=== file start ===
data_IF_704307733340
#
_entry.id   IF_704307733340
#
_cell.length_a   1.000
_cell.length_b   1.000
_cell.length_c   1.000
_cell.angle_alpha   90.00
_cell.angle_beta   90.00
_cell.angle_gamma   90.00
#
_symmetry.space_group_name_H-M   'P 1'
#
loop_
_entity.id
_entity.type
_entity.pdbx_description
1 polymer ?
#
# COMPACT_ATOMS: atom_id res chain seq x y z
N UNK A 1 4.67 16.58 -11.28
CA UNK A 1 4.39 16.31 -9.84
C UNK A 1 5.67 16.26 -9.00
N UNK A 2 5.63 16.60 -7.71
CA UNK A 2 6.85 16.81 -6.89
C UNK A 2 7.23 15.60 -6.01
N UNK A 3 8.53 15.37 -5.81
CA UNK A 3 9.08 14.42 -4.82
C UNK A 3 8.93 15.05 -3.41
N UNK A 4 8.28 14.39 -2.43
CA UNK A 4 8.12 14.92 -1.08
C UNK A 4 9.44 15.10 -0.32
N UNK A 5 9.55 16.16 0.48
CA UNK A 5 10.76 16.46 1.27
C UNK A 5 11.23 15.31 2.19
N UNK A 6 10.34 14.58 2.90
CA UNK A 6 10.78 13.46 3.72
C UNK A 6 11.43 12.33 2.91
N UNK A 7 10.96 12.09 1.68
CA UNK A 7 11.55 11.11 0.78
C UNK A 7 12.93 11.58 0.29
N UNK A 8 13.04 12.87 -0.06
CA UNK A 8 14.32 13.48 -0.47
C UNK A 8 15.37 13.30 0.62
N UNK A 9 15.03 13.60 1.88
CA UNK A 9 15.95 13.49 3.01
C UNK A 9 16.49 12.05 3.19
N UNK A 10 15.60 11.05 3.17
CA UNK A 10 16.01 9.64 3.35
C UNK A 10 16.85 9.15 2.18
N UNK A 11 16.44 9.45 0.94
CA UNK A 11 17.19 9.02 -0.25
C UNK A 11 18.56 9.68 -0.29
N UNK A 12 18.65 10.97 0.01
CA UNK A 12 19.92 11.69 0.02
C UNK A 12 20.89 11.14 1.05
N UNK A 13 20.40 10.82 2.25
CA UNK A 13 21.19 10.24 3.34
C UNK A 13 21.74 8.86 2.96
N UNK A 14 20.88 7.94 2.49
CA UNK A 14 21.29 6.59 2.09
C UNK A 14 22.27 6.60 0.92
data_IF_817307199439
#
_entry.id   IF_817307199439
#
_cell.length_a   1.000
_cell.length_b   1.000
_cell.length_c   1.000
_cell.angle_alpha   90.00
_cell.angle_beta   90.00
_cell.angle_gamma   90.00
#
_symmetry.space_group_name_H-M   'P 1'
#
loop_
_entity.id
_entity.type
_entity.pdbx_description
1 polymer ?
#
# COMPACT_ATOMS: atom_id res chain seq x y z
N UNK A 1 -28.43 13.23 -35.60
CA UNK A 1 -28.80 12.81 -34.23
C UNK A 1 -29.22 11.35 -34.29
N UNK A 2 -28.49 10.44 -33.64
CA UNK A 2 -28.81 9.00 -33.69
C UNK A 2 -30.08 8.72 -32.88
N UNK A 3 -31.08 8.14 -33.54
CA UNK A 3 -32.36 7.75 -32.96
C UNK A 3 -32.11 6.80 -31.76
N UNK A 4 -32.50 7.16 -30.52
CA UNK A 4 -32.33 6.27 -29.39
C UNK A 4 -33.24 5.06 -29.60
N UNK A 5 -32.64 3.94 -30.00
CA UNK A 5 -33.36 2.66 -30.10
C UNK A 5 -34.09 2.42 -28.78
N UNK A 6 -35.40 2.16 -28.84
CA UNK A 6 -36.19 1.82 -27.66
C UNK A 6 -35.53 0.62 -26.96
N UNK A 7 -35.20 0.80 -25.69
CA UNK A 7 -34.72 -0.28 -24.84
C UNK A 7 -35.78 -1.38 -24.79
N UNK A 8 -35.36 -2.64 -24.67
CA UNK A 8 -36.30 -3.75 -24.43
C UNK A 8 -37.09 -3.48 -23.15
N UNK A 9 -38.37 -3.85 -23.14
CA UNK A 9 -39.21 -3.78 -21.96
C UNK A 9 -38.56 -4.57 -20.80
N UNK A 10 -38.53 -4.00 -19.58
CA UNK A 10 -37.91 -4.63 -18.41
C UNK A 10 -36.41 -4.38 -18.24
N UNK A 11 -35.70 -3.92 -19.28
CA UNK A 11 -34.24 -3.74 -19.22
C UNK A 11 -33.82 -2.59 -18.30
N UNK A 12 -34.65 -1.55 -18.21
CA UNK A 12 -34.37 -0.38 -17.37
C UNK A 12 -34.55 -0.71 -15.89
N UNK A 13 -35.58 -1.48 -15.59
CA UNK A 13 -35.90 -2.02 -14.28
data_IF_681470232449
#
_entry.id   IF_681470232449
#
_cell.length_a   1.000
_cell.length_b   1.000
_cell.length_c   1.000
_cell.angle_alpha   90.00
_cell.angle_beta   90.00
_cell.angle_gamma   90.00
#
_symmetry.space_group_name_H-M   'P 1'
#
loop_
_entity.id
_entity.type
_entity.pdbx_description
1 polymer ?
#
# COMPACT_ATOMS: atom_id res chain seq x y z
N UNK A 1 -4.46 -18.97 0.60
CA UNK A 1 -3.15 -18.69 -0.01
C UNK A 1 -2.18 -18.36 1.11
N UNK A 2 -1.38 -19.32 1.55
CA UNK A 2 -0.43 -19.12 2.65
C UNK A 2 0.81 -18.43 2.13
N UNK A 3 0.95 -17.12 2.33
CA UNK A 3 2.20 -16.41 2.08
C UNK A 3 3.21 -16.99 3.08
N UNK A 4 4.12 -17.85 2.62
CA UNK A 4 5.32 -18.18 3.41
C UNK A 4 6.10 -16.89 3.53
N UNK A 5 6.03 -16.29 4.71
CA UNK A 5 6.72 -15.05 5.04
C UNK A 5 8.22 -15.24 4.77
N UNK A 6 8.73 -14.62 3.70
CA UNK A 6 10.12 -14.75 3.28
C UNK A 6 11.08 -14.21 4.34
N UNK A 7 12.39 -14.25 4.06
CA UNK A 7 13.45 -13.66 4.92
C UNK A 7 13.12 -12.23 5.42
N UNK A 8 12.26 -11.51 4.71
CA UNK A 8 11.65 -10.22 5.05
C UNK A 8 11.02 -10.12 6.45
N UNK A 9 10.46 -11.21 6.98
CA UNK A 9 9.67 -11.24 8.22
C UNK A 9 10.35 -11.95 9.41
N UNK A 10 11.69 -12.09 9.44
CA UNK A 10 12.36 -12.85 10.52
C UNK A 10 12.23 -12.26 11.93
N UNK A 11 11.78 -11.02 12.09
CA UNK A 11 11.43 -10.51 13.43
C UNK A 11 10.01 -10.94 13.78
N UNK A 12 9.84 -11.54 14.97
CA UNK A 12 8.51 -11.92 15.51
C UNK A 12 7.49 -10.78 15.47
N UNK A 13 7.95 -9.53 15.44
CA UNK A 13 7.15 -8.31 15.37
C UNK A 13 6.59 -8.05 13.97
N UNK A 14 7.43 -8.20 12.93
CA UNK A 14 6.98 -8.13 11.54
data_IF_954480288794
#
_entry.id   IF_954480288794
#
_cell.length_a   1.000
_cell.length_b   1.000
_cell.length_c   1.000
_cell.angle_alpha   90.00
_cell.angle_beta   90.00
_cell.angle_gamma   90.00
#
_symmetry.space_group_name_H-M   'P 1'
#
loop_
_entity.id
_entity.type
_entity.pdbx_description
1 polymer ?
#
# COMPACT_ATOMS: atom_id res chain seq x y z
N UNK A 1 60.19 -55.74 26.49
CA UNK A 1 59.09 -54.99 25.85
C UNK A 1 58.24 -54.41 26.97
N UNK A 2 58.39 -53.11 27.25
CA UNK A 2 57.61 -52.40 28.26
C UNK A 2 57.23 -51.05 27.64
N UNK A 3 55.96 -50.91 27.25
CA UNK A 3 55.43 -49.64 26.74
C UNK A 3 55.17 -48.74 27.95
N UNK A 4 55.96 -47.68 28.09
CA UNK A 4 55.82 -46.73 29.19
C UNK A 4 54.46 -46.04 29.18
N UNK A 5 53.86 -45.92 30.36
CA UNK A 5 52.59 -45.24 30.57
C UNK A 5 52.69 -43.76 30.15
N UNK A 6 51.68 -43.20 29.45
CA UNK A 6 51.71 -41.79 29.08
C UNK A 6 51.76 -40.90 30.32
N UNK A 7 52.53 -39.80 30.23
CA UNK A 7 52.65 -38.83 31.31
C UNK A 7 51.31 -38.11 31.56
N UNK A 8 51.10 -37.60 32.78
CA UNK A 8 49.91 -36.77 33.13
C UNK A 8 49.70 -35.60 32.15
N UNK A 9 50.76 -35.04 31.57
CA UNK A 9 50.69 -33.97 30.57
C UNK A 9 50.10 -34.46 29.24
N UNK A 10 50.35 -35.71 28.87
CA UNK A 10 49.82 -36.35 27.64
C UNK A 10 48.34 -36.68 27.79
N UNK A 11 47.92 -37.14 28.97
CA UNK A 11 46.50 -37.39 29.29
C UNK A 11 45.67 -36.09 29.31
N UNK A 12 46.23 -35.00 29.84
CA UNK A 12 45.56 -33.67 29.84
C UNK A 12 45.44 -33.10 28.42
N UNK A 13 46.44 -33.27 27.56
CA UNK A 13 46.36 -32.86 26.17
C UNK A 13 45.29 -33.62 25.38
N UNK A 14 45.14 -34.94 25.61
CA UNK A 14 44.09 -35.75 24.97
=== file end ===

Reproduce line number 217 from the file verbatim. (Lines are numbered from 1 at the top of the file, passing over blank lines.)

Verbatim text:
N UNK A 6 51.68 -43.20 29.45